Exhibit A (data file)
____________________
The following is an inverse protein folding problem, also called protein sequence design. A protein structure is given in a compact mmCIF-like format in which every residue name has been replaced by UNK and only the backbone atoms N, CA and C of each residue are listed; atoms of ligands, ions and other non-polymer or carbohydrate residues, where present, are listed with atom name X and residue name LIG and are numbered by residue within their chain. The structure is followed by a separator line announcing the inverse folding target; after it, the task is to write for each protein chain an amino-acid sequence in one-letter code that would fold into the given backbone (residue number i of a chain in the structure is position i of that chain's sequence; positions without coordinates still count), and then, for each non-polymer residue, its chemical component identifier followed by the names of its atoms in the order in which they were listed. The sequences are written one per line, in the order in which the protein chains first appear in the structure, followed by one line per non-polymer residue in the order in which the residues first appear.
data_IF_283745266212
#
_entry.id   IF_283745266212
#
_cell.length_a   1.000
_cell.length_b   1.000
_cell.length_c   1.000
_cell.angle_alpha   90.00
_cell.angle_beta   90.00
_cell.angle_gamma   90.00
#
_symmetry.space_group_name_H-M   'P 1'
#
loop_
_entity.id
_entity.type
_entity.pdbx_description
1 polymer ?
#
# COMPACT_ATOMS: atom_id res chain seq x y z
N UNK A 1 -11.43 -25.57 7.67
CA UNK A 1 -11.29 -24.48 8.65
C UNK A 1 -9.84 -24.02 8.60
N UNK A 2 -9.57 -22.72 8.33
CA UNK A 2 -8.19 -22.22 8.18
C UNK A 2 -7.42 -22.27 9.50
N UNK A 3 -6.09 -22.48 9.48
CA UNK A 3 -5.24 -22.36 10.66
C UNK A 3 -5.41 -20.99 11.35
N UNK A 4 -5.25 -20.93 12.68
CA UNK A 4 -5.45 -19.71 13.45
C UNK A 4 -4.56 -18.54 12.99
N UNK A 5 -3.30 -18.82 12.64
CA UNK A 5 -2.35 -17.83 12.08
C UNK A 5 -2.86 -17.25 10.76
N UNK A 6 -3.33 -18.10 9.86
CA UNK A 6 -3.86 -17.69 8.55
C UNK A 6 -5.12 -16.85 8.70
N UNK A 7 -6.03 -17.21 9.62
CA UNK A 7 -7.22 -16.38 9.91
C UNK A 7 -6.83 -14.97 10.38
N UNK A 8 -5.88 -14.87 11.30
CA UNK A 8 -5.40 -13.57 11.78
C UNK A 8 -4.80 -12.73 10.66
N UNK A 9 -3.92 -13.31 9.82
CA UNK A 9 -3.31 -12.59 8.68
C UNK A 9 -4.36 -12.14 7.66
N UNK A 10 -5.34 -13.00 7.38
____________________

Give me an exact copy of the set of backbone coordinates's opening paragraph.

The following is an inverse protein folding problem, also called protein sequence design. A protein structure is given in a compact mmCIF-like format in which every residue name has been replaced by UNK and only the backbone atoms N, CA and C of each residue are listed; atoms of ligands, ions and other non-polymer or carbohydrate residues, where present, are listed with atom name X and residue name LIG and are numbered by residue within their chain. The structure is followed by a separator line announcing the inverse folding target; after it, the task is to write for each protein chain an amino-acid sequence in one-letter code that would fold into the given backbone (residue number i of a chain in the structure is position i of that chain's sequence; positions without coordinates still count), and then, for each non-polymer residue, its chemical component identifier followed by the names of its atoms in the order in which they were listed. The sequences are written one per line, in the order in which the protein chains first appear in the structure, followed by one line per non-polymer residue in the order in which the residues first appear.